The International Health Food Association (IHFA) is a service
of the General Conference of Seventh-day Adventists dedicated to encouraging
the production, distribution, and promotion of foods and meat substitutes that
are palatable, nourishing, and affordable to assist the goal of healthful living
in harmony with the nutritional philosophy promoted by the Seventh-day Adventist
This is the mission statement of the IHFA, and the center of
all the activities of the Seventh-day Adventist food factories worldwide. These
factories annually produce and distribute more than 300,000 tons of cereals,
bakery goods, soy milk, and vegetable protein in several regions of the world.
John Harvey Kellogg, one of the early administrators of the
Battle Creek Sanitarium in Michigan (USA), developed different types of foods
for the purpose of preventing disease and maintaining the health of the sanitarium's
patients. He is often recognized as the originator of the Seventh-day Adventist
Church's food industry.
Today most of the maladies of the world's industrial countries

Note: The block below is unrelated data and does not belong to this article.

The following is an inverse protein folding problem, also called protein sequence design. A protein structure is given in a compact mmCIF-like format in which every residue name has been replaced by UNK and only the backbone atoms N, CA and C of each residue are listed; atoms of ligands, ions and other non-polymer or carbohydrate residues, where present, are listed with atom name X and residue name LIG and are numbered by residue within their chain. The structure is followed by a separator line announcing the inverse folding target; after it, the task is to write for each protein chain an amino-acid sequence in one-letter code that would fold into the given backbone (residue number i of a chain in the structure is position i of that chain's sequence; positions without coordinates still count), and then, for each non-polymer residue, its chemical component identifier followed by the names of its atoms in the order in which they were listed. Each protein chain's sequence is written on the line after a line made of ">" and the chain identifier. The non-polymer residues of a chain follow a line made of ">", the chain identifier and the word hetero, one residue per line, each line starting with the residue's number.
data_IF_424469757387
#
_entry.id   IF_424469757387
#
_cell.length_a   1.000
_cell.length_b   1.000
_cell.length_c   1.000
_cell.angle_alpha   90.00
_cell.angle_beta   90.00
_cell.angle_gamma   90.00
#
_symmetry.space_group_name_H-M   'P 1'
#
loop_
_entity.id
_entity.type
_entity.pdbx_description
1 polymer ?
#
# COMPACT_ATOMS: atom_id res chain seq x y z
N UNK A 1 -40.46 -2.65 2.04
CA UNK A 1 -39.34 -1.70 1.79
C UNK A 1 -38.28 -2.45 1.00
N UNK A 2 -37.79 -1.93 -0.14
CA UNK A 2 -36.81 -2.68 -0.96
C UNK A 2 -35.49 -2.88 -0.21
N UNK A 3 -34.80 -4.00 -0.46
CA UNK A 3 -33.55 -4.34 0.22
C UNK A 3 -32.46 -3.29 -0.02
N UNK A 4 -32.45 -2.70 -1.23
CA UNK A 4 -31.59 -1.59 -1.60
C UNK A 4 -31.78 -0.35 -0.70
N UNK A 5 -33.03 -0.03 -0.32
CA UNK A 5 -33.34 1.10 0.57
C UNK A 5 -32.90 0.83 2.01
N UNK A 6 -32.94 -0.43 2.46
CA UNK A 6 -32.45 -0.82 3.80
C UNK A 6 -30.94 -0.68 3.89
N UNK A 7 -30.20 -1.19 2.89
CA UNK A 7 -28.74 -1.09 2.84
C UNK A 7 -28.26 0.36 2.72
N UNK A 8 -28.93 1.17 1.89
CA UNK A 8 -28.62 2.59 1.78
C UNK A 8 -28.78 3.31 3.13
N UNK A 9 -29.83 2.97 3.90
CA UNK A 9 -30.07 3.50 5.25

are directly related to the way their citizens feed themselves. Obesity, heart
disease, cancer, diabetes, and high cholesterol all find their root causes in,
and are aggravated by, a poor diet. A new vocabulary has entered the modern
lexicon, with words such as nutraceuticals, functional foods, phytochemicals,
low carbs, low sugar, low fat. But this new awareness of the problem, and even
new ways of dealing with it, have done little to change the overall effect.
Seventh-day Adventist health food industries are still doing a necessary work
through their food factories.
IHFA factories benefit the church in the strong financial support
they give the church for its missionary and outreach programs. Millions of dollars
flow to the church each year as tithe, college/university appropriations, and
funding for capital projects.
In addition to producing food, in many places factory personnel
present seminars, school nutrition programs, and vegetarian cooking classes.
In the African country of Tanzania, for example, the IHFA operates a food factory
to help fill the huge need for general nutrition, and for children at risk of
basic mineral and vitamin deficiency, in particular. Large numbers of young
people earn tuition for their Adventist education by working in our factories.
Ellen White wrote, "The health food business should be
regarded as God's gift to His people" (The Health Food Ministry,
p. 56). That is how we in the IHFA factories regard the work that is being done
by Adventist health food factories around the world.